Although some anti-government songs have been repeated for months and become famous, others change quickly with the pace of events, mocking an Arab leader who refused to condemn Assad or vowing defiance after a particularly bloody massacre.
"The chants are different in (the city of) Homs than in Deraa. Deraa has Bedouin heritage, they listen to different music and speak in a different accent," said Diab.
He slides his beer bottle to the side and starts singing in high-pitched Arabic, ignored by the other patrons in the smoky central-Beirut bar.
"It means 'Death is better than humiliation'," he said.
In the northern province of Idlib, where thousands of Syrians have fled the violence into neighboring Turkey, Abdullah spends his nights writing revolutionary songs using melodies from famous Arabic tunes.
In his twenties, the aspiring artist has become famed across the province for his satirical verses.
"I change some words from an old song and keep the melody," he said, speaking on condition that only his first name be used to protect his identity.
"The songs I write are about sad things, but at the same time they invite people to continue to demonstrate and inflame passion," he added.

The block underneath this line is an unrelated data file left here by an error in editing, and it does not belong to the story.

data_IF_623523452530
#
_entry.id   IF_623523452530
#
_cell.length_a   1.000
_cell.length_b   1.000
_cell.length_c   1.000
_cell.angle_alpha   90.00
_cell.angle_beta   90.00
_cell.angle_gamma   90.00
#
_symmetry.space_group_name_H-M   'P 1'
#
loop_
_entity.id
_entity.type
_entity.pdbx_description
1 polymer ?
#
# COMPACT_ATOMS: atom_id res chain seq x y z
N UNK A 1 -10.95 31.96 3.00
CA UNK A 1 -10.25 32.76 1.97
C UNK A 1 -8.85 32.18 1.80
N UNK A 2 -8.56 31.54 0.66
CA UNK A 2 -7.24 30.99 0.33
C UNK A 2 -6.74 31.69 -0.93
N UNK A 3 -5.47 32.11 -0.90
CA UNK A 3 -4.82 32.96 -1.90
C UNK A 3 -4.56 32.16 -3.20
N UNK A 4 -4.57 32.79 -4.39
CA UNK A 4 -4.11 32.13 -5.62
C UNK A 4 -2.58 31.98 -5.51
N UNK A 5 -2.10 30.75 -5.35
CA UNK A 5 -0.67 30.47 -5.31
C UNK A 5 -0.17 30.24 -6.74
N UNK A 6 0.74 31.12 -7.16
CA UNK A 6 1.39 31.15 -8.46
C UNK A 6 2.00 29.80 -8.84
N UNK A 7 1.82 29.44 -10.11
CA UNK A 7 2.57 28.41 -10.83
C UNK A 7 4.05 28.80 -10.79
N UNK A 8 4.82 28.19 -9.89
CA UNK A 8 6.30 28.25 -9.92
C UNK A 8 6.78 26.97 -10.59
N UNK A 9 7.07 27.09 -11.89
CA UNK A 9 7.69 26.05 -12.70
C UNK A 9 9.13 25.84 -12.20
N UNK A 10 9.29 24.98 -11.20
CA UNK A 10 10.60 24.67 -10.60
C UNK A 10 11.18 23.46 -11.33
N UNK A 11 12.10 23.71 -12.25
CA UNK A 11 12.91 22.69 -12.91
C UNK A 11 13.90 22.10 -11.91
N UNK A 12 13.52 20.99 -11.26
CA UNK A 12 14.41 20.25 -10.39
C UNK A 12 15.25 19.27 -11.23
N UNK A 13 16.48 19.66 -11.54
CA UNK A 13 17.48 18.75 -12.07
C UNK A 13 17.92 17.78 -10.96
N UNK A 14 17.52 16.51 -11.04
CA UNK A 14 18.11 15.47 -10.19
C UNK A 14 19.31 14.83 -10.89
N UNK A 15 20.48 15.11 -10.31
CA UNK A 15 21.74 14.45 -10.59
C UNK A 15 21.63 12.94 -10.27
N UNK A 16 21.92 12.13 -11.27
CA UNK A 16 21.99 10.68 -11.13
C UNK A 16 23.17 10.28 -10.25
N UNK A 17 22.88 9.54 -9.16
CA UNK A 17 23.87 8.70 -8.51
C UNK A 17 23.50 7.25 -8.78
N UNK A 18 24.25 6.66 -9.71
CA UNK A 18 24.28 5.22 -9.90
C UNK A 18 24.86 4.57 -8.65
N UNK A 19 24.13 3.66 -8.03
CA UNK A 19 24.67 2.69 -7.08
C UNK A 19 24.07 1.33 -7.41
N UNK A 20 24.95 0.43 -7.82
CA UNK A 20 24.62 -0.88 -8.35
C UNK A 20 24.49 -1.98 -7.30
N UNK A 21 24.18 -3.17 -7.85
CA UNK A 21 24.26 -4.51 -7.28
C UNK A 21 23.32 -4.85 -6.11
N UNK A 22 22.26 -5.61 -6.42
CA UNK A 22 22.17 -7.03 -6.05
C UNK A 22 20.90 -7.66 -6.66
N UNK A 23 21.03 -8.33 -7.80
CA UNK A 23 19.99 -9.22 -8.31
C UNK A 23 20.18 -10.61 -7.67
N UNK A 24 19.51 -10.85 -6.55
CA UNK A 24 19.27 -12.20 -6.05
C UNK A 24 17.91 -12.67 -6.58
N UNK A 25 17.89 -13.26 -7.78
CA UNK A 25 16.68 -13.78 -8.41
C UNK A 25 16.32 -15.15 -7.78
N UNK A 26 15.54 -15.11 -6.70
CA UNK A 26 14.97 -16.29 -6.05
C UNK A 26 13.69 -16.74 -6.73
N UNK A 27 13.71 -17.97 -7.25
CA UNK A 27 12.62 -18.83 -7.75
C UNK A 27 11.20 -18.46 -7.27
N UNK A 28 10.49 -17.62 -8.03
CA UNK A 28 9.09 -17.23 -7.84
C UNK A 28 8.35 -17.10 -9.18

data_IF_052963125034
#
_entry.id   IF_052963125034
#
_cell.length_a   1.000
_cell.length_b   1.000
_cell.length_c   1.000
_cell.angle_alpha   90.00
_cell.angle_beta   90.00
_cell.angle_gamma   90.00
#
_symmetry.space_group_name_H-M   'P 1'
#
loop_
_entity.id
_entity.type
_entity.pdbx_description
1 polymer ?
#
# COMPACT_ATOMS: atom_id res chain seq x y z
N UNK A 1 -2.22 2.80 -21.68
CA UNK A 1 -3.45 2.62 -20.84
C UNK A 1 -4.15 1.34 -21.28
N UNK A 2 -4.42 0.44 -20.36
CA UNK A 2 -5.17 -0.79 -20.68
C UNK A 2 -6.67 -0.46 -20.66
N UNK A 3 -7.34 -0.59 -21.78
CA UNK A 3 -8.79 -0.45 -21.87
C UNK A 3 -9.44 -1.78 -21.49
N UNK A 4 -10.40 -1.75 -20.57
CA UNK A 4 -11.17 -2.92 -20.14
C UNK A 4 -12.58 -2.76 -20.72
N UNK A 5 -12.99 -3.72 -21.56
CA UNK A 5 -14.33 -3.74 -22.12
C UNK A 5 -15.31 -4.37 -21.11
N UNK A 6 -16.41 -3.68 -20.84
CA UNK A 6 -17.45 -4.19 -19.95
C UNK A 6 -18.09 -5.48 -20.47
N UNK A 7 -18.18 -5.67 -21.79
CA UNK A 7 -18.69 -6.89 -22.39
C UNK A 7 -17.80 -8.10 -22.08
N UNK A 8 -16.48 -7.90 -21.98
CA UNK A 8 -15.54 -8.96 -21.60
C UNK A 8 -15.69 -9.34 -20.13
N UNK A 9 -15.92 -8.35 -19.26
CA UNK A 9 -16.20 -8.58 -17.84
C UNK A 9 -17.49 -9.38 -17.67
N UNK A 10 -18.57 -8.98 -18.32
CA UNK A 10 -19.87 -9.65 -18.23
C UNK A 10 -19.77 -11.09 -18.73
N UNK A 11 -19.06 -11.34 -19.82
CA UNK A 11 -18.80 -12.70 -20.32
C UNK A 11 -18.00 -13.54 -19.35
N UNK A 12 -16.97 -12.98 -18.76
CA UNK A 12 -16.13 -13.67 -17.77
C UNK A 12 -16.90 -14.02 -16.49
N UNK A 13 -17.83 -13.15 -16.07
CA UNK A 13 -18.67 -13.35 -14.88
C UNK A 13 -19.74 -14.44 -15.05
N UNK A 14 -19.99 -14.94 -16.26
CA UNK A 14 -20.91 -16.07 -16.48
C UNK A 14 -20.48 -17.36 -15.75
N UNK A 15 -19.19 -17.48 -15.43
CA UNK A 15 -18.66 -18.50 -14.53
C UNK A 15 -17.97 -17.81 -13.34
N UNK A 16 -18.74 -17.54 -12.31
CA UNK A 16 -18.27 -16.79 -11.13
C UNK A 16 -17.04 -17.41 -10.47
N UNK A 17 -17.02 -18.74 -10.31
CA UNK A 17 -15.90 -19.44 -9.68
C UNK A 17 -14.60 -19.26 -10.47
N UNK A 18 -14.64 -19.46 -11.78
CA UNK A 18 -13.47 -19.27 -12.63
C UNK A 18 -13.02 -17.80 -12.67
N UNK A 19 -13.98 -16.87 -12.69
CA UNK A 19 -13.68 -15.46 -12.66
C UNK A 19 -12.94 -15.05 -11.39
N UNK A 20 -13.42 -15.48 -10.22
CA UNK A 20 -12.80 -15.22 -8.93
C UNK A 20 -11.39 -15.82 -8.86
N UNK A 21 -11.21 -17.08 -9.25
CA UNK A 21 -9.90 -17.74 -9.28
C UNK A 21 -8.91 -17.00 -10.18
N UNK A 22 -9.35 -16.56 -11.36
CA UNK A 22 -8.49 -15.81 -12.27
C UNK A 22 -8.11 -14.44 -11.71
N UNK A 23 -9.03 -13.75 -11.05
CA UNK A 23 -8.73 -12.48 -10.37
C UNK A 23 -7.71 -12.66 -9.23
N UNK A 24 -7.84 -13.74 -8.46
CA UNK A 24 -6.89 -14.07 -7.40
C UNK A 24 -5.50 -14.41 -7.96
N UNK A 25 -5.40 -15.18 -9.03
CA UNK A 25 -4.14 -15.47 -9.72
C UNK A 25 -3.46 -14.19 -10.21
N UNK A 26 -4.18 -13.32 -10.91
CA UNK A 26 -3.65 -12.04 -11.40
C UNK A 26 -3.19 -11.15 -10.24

One activist, who helps coordinate protests in the capital city of Damascus, said chants help keep up morale.
"There are chants with jokes, aggression, strong words. They help people let out stress. A lot of Syrians are boasting that our chants are more artistic and poetic than those shouted in Libya, Tunisia and Egypt," he said.
Popular revolts in those countries have successfully overthrown their leaders in what's come to be known as the "Arab Spring."
"There are people competing to make chants. We have private pages on Facebook where people make up verses and submit ideas, which will then be chosen by coordinators," he said. "Everyone is thinking of something to say."
Protester Noor says she prefers the cartoons, which are graffitied on walls in the middle of the night or posted on revolutionary Facebook pages.